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GlaxoSmithKline is expanding its capabilities in messenger RNA (mRNA) research through a new alliance with CureVac spanning up to five programs targeting infectious disease pathogens.

In addition to mRNA vaccines, those programs could also be antibody therapies. GSK (NYSE: GSK) is paying CureVac a total of £260 million (about $328 million) to kick off the alliance, which excludes the German company’s research on a potential COVID-19 vaccine. The British pharmaceutical giant will finance R&D of the programs. CureVac will handle preclinical research and clinical development through Phase 1 testing. GSK would advance further clinical development.

CureVac is eligible for up to £277 million (about $350 million) tied to development and regulatory milestones. If any of those vaccines reach the market, CureVac could earn up to £329 million (about $415 million) in commercial milestones, plus royalties from sales.

CureVac is one of several companies developing vaccines and therapies based on messenger RNA (mRNA), the genetic instructions for making proteins. The experimental technology delivers these instructions to a cell’s protein-making machinery, sparking the production of a protein intended to trigger an immune response or fight disease.

GSK already has its own mRNA research, including a program in rabies currently in early-stage testing. CureVac is developing potential mRNA therapies for cancers and diseases of the eye, liver, and lung. The company’s mRNA vaccine research includes rabies, COVID-19, yellow fever, and influenza. CureVac’s rabies work is not part of the pact with GSK.

Other companies developing mRNA vaccines include Moderna (NASDAQ: MRNA), Translate Bio (NASDAQ: TBIO), and Arcturus Therapeutics (NASDAQ: ARCT).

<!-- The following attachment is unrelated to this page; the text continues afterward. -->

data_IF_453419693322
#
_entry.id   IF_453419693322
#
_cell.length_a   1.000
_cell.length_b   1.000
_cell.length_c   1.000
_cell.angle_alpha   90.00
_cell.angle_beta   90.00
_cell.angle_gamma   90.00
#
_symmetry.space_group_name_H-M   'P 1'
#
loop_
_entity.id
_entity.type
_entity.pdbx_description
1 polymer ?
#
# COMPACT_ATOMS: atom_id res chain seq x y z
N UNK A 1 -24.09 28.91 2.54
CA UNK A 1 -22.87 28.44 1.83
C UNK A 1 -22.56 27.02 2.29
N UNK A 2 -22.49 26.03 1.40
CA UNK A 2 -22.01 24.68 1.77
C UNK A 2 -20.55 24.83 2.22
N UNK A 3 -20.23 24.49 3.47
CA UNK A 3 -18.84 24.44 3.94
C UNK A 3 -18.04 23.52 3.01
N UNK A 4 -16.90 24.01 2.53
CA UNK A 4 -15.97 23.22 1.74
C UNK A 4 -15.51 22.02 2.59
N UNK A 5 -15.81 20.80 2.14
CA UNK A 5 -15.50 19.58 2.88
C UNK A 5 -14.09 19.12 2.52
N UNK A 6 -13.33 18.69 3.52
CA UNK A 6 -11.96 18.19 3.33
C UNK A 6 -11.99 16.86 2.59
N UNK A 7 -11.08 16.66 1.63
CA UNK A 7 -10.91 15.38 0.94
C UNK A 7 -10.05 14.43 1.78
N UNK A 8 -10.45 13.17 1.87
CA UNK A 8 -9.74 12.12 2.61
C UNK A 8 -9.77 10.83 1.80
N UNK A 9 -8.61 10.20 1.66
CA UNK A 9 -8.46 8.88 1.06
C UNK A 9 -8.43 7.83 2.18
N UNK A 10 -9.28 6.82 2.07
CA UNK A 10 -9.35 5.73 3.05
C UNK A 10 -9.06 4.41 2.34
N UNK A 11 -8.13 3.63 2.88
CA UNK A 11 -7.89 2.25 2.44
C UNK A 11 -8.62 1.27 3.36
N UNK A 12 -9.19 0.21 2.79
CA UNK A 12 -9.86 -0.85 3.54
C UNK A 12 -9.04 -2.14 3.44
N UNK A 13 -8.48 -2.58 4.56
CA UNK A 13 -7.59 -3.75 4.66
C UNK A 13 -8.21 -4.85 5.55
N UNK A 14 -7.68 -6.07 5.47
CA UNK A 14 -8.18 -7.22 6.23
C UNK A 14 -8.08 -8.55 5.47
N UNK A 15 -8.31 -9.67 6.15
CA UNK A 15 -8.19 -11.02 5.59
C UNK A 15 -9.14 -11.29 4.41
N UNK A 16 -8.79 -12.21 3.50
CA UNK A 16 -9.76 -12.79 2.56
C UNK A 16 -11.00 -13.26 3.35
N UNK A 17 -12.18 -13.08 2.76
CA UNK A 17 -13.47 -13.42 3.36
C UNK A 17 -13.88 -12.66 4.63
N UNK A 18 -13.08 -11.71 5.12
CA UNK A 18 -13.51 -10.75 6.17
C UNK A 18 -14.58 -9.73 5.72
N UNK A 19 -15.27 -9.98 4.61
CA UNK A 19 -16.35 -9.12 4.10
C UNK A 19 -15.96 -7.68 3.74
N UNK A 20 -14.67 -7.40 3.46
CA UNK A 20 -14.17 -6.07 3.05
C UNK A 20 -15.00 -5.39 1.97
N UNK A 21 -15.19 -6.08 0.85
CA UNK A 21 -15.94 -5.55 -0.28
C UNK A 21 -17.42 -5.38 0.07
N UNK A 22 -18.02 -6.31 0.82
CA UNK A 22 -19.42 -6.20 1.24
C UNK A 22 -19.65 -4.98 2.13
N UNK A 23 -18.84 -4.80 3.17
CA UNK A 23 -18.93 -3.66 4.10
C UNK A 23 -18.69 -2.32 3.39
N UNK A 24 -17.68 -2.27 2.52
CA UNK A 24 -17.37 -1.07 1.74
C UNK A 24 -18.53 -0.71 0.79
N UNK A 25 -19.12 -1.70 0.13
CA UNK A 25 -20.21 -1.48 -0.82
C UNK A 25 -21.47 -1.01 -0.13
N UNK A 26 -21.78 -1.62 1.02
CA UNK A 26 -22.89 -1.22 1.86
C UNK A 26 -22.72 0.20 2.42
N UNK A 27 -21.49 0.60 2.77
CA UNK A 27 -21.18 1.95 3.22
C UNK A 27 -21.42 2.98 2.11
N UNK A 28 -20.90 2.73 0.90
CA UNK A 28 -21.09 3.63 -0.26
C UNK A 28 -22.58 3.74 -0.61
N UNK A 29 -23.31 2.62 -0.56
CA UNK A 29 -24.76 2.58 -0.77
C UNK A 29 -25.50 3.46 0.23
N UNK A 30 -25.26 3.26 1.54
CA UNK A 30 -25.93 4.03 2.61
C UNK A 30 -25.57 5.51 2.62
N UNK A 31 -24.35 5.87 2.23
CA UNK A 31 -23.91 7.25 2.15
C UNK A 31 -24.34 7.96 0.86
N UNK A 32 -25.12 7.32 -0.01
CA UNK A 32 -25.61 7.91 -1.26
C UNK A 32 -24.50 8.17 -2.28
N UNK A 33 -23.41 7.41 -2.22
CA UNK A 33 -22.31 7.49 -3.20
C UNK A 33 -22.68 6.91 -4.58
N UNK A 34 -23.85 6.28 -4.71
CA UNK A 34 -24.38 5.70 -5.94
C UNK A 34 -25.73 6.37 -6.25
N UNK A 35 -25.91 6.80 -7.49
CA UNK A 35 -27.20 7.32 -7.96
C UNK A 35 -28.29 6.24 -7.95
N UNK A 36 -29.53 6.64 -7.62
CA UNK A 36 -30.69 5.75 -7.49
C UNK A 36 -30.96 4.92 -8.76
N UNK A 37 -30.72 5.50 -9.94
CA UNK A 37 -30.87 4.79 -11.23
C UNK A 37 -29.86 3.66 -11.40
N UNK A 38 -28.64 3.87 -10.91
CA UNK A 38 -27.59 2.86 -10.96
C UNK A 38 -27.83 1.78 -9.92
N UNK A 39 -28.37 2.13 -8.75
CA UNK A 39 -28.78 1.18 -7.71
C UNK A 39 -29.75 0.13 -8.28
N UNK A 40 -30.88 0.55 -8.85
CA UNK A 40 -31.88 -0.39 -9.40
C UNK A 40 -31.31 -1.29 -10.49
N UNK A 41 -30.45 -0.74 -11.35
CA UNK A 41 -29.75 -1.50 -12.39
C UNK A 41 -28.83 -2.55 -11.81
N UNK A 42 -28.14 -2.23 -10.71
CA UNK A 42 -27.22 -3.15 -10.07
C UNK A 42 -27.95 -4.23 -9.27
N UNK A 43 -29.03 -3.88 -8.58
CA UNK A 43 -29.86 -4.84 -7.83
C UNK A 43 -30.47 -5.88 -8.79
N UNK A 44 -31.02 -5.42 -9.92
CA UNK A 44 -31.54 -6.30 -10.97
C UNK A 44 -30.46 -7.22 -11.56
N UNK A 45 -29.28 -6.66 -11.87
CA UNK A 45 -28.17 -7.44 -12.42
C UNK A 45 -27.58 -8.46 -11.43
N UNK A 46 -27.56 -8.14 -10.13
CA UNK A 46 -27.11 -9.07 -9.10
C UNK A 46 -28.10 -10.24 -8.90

GSK and CureVac say they will apply their combined mRNA expertise to a range of infectious disease pathogens, though they did not specify which ones. The financial terms break down to a £130 million (about $164 million) equity investment in CureVac, which represents about a 10 percent stake in the company. GSK is also paying £104 million (about $131 million) up front, plus a one-time reimbursable fee of £26 million (about $33 million) to reserve manufacturing capacity. That payment is subject to the certification of CureVac’s commercial-scale manufacturing facility currently under construction in Germany.

The alliance with GSK calls for CureVac to handle manufacturing of candidates for testing, and if approved, commercialization. The German company will keep commercialization rights for certain countries for all products covered by the agreement.

GSK is the latest drug developer to team up with CureVac on mRNA research. Others that have inked deals with the company include Eli Lilly (NYSE: LLY); Boehringer Ingelheim; CRISPR Therapeutics and Casebia Therapeutics; and Genmab (NASDAQ: GMAB).

Image: iStock/oatawa

Frank Vinluan is an Xconomy editor based in Research Triangle Park. You can reach him at [email protected]. Follow @frankvinluan

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